Nissan to double capacity in China by 2012

Nissan Motor Co.’s main Chinese manufacturing and sales joint venture on Monday opened a new plant in Zhengzhou, Henan province, its fourth primary vehicle-assembly factory in China, despite worries among some Chinese government officials about possible excess capacity developing in the world’s biggest auto market.

Nissan’s joint venture with Dongfeng Motor Group Co. said the new plant, which recently began pilot production of Nissan’s X-trail and Qashqai sport-utility crossovers, is designed eventually to be able to produce 180,000 vehicles a year.

Along with an existing commercial vehicle plant in Zhengzhou, Dongfeng-Nissan, known as Dongfeng Motor Co., will soon be able to produce a total of 240,000 vehicles a year in the central China city. The company said it has invested one billion yuan ($149 million) in the new plant that will generate 1,400 jobs by the end of this year.

With the two major plants in operation here, along with one plant each in the south China province of Guangdong and the central China province of Hubei, plus other smaller units, which are also scheduled to boost capacity incrementally, Nissan’s China operations will have an annual production capacity of 1.2 million vehicles by 2012, including passenger cars and commercial vehicles, nearly doubling the company’s current capacity of 670,000 vehicles a year.

“China is now the second-largest economy in the world, and our ambitions and actions are aligned with the current reality,” Carlos Ghosn, president and chief executive of the Yokohama-based Nissan, said at a ceremony here to commemorate the official start of production at the new plant.

Nissan is also adding a second plant in Guangdong that is expected to begin production in 2012.

Nissan’s sales in China surged 38% in 2009 to 756,000 vehicles, accounting for 23% of Nissan’s global sales, as China’s overall vehicles sales rose nearly 50% to displace the U.S. as the world’s biggest auto market, Mr. Ghosn said. China’s auto sales this year continue to expand, though they have slowed since the second quarter.

In the January-August period this year, Nissan’s China operations sold a total of 660,000 vehicles, up 41% from a year earlier. The company is producing more than its capacity, which is based on two eight-hour shifts, by adding a third shift in some cases and doing overtime.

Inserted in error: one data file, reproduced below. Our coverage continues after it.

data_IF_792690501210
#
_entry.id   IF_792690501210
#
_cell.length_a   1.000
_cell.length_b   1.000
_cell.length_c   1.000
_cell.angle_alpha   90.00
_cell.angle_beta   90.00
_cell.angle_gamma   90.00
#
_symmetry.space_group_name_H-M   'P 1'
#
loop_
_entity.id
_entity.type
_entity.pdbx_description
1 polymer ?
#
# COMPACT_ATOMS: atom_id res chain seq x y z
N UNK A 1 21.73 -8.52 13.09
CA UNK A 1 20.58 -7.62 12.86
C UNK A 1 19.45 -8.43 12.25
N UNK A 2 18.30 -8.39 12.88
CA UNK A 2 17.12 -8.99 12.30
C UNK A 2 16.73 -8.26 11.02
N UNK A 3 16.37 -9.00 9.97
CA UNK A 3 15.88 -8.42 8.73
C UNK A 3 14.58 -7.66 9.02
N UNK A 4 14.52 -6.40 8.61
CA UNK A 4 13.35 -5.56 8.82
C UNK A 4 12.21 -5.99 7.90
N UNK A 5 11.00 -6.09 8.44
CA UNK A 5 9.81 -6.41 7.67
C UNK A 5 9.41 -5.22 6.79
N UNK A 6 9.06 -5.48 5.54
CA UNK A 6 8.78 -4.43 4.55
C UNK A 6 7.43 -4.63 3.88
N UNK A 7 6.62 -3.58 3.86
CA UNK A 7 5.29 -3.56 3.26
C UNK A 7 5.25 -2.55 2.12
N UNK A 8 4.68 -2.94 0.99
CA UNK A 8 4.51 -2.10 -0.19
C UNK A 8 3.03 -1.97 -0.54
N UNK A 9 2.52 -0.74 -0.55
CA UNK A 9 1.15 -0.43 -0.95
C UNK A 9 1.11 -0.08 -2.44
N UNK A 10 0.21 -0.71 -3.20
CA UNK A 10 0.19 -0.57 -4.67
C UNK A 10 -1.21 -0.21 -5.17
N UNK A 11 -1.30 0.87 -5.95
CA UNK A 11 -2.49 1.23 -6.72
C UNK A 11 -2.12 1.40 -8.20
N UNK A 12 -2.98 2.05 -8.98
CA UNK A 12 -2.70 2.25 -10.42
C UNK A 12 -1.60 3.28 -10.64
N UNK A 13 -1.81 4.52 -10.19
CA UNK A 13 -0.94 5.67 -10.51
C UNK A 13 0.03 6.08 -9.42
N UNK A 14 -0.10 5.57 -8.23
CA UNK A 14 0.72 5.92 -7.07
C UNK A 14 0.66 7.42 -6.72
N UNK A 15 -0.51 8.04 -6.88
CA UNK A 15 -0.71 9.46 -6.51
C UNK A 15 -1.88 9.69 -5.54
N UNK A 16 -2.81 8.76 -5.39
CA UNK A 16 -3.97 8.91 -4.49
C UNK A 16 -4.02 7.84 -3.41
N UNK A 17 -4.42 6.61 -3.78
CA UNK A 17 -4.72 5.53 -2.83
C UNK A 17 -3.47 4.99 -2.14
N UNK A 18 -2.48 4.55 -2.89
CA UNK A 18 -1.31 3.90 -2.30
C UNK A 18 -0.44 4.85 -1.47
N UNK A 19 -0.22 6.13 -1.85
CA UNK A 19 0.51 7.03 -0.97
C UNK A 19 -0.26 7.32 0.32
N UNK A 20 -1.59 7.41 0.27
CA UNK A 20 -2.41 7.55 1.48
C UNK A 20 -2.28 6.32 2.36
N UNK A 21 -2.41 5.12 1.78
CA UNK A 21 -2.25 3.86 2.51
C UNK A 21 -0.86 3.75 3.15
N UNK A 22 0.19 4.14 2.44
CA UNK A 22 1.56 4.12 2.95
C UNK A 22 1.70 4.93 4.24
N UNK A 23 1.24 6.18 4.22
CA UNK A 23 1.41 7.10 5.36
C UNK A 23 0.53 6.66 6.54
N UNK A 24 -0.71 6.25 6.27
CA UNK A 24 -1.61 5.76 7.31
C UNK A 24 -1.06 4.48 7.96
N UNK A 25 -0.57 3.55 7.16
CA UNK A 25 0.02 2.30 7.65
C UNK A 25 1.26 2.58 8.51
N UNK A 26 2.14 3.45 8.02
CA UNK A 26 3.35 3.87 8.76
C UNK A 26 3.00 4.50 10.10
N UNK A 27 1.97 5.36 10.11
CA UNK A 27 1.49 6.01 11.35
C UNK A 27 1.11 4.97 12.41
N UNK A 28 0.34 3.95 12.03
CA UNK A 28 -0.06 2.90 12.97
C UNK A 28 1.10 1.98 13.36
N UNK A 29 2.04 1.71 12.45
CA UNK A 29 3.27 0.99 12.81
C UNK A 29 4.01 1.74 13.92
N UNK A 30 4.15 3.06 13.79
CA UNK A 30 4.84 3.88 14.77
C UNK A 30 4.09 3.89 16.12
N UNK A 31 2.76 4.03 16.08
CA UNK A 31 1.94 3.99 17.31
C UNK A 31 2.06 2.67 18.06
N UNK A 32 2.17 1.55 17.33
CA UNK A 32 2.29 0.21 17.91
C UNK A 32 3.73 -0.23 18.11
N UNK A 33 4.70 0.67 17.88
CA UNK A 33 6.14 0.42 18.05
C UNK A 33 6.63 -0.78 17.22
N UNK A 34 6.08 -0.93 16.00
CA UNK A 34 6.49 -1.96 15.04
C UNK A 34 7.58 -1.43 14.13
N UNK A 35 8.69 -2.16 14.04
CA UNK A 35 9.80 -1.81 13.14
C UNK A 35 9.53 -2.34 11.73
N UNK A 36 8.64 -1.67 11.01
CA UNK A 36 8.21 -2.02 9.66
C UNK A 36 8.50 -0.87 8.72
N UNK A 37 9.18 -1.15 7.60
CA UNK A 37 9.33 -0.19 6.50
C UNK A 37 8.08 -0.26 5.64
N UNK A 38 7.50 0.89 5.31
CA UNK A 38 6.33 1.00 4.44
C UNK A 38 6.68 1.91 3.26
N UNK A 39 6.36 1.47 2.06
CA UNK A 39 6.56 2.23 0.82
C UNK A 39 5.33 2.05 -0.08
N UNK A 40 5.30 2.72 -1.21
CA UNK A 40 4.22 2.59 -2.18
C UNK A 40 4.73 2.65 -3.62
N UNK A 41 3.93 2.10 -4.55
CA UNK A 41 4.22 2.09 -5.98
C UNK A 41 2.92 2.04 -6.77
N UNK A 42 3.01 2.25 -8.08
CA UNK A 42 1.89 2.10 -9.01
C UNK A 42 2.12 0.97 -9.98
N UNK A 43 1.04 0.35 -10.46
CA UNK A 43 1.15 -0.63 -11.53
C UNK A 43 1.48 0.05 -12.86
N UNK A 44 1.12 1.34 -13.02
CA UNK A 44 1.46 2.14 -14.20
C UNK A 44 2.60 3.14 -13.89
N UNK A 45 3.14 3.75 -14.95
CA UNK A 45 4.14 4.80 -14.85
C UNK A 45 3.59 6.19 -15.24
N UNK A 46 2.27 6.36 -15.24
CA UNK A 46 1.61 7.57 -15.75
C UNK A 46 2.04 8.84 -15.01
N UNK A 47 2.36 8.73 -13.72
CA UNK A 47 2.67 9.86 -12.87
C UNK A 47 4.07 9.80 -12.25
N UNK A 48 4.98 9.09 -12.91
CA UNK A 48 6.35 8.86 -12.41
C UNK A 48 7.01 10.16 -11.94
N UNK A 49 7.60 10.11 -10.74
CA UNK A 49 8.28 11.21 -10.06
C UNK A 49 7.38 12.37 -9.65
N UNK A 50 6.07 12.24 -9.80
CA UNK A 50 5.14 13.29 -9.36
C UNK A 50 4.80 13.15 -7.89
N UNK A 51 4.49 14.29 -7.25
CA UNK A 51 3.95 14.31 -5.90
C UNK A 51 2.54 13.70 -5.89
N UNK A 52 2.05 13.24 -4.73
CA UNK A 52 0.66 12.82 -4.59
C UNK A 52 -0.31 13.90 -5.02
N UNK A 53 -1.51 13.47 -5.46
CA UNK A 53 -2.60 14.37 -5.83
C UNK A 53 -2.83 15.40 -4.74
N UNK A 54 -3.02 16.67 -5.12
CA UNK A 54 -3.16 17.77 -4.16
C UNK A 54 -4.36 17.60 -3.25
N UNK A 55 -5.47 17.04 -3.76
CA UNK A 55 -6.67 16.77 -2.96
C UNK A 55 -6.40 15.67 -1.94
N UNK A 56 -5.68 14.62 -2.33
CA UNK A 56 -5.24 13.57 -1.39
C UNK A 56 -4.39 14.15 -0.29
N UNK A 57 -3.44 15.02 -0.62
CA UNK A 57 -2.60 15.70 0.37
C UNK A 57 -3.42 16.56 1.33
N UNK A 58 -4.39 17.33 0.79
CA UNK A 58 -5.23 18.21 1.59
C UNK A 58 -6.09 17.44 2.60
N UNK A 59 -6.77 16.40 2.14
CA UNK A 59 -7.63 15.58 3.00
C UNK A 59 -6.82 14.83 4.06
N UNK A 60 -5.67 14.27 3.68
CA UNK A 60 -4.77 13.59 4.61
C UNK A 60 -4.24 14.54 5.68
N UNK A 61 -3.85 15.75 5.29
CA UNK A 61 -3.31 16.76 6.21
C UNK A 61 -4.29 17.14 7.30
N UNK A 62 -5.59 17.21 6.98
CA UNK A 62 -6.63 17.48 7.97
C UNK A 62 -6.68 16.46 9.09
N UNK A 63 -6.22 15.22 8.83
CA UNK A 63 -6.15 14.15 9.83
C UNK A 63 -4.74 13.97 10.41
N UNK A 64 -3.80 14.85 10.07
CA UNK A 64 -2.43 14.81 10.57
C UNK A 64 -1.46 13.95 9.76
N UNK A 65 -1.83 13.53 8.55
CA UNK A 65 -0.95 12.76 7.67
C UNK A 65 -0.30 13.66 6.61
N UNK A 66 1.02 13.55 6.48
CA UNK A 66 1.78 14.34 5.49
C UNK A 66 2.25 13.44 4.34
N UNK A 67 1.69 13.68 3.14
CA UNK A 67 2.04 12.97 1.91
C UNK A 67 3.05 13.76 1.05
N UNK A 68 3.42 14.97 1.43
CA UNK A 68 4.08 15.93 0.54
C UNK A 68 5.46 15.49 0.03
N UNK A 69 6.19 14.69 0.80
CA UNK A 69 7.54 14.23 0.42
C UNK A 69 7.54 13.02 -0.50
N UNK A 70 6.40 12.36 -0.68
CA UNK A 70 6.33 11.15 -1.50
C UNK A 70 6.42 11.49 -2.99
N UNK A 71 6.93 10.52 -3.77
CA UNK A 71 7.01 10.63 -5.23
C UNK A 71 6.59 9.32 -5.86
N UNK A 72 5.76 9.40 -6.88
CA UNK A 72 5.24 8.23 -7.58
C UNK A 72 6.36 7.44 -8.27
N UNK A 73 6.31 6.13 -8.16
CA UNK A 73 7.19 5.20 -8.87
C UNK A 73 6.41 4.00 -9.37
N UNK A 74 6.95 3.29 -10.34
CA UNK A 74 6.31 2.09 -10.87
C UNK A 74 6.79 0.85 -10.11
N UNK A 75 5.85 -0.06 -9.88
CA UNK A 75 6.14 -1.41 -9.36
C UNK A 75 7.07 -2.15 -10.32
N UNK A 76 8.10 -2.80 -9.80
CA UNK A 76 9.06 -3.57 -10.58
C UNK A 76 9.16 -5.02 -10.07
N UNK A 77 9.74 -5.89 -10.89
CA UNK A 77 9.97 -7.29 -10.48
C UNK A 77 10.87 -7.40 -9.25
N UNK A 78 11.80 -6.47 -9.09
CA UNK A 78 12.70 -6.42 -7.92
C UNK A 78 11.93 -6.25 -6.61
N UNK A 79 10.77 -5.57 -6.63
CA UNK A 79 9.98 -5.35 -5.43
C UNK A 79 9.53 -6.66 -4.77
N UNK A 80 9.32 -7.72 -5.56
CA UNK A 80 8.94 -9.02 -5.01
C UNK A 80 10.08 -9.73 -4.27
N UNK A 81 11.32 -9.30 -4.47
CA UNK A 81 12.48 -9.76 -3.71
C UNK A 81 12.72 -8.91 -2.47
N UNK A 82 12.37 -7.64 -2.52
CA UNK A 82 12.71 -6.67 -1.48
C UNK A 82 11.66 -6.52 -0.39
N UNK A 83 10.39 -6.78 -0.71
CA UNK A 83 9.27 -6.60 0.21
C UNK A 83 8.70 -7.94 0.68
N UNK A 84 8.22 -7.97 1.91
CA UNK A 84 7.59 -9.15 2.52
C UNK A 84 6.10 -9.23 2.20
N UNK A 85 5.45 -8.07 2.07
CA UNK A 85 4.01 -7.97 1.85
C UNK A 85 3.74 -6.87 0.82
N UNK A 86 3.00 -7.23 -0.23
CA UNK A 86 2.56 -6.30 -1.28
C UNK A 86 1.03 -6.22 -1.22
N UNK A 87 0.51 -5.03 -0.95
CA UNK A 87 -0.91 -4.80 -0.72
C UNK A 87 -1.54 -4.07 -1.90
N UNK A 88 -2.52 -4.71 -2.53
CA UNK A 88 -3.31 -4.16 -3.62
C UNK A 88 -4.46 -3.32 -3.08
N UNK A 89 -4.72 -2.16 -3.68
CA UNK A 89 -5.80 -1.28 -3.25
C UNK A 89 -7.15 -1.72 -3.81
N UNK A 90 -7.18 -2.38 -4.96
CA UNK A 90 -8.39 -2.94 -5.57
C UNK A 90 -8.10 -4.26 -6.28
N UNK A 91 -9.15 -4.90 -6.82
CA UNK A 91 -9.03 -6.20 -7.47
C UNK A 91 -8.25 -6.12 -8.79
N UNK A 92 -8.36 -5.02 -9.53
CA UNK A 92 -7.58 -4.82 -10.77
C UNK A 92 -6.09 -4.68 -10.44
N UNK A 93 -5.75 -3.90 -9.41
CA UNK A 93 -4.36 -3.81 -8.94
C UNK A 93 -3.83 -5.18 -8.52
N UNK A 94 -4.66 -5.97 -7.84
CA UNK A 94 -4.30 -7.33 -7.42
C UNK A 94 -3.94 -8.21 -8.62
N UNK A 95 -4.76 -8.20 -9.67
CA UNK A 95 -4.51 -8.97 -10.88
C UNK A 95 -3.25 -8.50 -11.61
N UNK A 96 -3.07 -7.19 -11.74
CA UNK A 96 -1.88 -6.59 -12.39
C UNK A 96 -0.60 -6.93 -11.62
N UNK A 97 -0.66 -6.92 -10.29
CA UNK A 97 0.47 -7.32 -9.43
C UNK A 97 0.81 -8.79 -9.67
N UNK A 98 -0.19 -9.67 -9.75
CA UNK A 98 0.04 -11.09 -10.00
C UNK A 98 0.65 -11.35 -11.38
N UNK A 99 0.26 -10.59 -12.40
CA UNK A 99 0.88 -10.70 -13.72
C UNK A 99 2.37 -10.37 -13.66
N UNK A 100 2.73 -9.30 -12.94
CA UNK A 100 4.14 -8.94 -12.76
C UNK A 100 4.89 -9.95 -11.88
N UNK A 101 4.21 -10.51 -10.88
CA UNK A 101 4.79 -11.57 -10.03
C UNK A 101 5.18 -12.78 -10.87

While Nissan executives maintain the Nissan China unit’s planned expansion is being made to help meet real demand, some Chinese government officials have sounded the alarm that China’s auto industry might face excess capacity soon.

Earlier this month, a senior official at China’s National Development and Reform Commission, Chen Bin, warned at an auto industry conference in Tianjin that China’s top 30 auto groups are expected to have combined capacity to build 31.24 million vehicles a year by the end of 2015, up from 13.95 million at the end of 2009, according to media accounts.

Blindly expanding manufacturing capacity will not only harm the health of China’s auto industry but will also affect the country’s economy as a whole,Mr. Chen warned.

Still, Nissan appears bullish about the medium-term outlook for China’s auto market. “With the support of the city and province, with the motivation and engagement of all our employees, suppliers, dealers and logistics partners, and with Nissan’s commitment to develop cars and technologies for this market, there is no limit to what we can do in China,” Mr. Ghosn said.

Some analysts agree with Mr. Ghosn.

Despite the warning of possible overcapacity from the government, Yale Zhang, an independent auto market analyst based in Shanghai, said that major auto makers, like Nissan and other foreign and domestic Chinese auto makers, actually “need more capacity to meet surging demand” for cars.

“China has overcapacity if you count a host of small incompetent auto makers, but that capacity needs to be disposed of or consolidated into bigger makers. Minus those small insignificant makers, China in fact has no excess capacity problem at all at least over the medium term,” Mr. Zhang said.

Indeed, top auto maker executives expect the current surge in demand for autos to continue in China for some time.

“We think the Chinese market has another 15 years of strategic opportunities,” Wang Dazong, president of state-owned Beijing Automotive Industry Holding Co., said in an interview earlier this month. “In 10 years, I believe the market will sell 40 million vehicles a year, and many people think I am overly conservative.”

China’s overall demand for vehicles is likely to total 17 million vehicles this year, Mr. Wang said.
Source: WSJ

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